Category Archives for Payroll

Final 2020 W-4 Form Released

​The Internal Revenue Service has released a final Form W-4 for use in 2020. A significant change for the 2020 form is that it does not have withholding allowances because employees may no longer claim personal exemptions or dependency exemptions. Previously, the value of a withholding allowance was tied to the amount of the personal exemption.

For the new form, the following five steps (as opposed to allowances) are completed by the employee to determine their withholding:

Step 1: Personal information (including marital status).

Step 2: Multiple jobs (employee), or whether the employee's spouse works. This step is completed if the employee holds more than one job at a time or is married filing jointly and their spouse also works. The correct amount of withholding depends on income earned from all of these jobs.

Steps 3 and 4: Claim dependents and (optional) other adjustments (specifically (a) other income that is not from jobs, (b) deductions, and (c) extra withholding). Steps 3  and 4(b) are completed on Form W-4 for only one job, and these steps are left blank for the other jobs. (Withholding is most accurate if an employee completes Steps 3​ and 4(b) on the Form W-4 for the highest paying job.)

Step 5: Employee signature and date (signifying that all information is true and accurate under penalty of perjury).

Publication 15-T (still in draft form) assists employers in determining the amount of federal income tax to withhold from their employee's wages.

Employees who have submitted Form W-4 in any year before 2020 are not required to submit a new form merely because of the redesign. Employers will continue to compute withholding based on the information from the employee's most recently submitted Form W-4.

Read about the Form W-4, read FAQs about the form, and read about Publication 15-T.

For more information, contact the Congruity team of professionals at: 844.247.4100

IRS Announces 2020 Benefit Contribution & Pension Plan Limits

​On November 6, 2019, the Internal Revenue Service (IRS) released Revenue Procedure 2019-44 announcing the following limit increases for 2020:

  • The contribution limit for employees who participate in 401(k), 403(b), most 457 plans, and the federal government's Thrift Savings Plan increases from $19,000 to $19,500.
  • The catch-up contribution limit for employees aged 50 and over who participate in these plans increases from $6,000 to $6,500.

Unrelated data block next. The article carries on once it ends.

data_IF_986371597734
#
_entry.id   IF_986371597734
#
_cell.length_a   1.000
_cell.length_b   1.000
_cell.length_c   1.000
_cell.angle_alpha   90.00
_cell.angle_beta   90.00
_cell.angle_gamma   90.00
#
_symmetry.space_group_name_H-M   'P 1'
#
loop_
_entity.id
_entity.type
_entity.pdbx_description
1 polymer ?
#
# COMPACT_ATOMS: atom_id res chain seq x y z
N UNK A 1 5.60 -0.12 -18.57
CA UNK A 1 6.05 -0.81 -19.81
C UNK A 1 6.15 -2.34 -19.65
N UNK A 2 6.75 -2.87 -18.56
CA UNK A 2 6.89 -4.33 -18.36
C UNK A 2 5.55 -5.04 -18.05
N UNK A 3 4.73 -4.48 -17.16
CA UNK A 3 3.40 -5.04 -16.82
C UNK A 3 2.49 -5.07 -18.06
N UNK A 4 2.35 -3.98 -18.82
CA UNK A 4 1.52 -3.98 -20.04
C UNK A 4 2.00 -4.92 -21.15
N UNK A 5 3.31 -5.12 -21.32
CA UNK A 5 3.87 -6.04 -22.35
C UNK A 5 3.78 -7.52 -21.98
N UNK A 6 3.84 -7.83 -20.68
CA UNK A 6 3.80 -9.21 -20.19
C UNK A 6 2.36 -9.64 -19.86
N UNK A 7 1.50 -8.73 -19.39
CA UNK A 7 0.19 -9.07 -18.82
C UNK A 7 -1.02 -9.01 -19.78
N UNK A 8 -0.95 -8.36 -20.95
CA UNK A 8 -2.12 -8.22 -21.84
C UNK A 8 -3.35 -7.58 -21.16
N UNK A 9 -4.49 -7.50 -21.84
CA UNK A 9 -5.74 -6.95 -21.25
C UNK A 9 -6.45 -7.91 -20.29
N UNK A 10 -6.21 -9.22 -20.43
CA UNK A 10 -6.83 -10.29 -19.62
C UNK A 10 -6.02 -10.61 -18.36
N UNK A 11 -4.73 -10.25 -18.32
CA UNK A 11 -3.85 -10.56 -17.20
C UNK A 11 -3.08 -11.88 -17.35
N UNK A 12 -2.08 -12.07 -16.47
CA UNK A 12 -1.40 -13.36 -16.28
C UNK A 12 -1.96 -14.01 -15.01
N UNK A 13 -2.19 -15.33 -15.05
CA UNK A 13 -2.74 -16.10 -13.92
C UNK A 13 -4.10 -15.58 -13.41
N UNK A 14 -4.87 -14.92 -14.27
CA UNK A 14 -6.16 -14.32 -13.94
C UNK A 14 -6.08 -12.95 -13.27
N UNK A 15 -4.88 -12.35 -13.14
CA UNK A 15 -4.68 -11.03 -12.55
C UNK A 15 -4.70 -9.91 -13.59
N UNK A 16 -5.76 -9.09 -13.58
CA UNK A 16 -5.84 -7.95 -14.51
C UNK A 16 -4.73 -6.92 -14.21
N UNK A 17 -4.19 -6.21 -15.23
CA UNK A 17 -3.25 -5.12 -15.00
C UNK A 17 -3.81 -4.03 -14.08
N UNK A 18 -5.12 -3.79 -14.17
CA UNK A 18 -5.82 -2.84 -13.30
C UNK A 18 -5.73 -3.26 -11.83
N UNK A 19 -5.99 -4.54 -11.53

• The limitation regarding SIMPLE retirement accounts increases from $13,000 to $13,500.
  • The income ranges for determining eligibility to make deductible contributions to traditional Individual Retirement Arrangements (IRAs), to contribute to Roth IRAs, and to claim the Save​'s Credit will all increase.
  • Taxpayers may deduct contributions to a traditional IRA upon meeting certain conditions. If during the year either the taxpayer or their spouse was covered by a retirement plan at work, the deduction may be reduced, or phased out, until it is eliminated, depending on filing status and income. (If neither the taxpayer nor his or her spouse is covered by a retirement plan at work, the phase-outs of the deduction do not apply.)

The phase-out ranges for 2020 are as follows:

  1. For single taxpayers covered by a workplace retirement plan, $65,000 to $75,000, up from $64,000 to $74,000.
  2. For married couples filing jointly, where the spouse making the IRA contribution is covered by a workplace retirement plan, $104,000 to $124,000, up from $103,000 to $123,000.
  3. For an IRA contributor who is not covered by a workplace retirement plan and is married to someone who is covered, joint income between $196,000 to $206,000, up from $193,000 to $203,000.
  4. For a married individual filing a separate return who is covered by a workplace retirement plan, the phase-out range is not subject to an annual cost-of-living adjustment and remains $0 to $10,000.

The income phase-out range for taxpayers making contributions to a Roth IRA is $124,000 to $139,000 for singles and heads of household, up from $122,000 to $137,000. For married couples filing jointly, the income phase-out range is $196,000 to $206,000, up from $193,000 to $203,000. The phase-out range for a married individual filing a separate return who makes contributions to a Roth IRA is not subject to an annual cost-of-living adjustment and remains $0 to $10,000.

The income limit for the Saver's Credit (also known as the Retirement Savings Contributions Credit) for low- and moderate-income workers is $65,000 for married couples filing jointly, up from $64,000; $48,750 for heads of household, up from $48,000; and $32,500 for singles and married individuals filing separately, up from $32,000.

Of note, the limit on annual contributions to an IRA remains at $6,000 and the additional catch-up contribution limit for individuals aged 50 and over is not subject to an annual cost-of-living adjustment and remains at $1,000.

Contact the Congruity team of professionals for more information at: 844.247.4100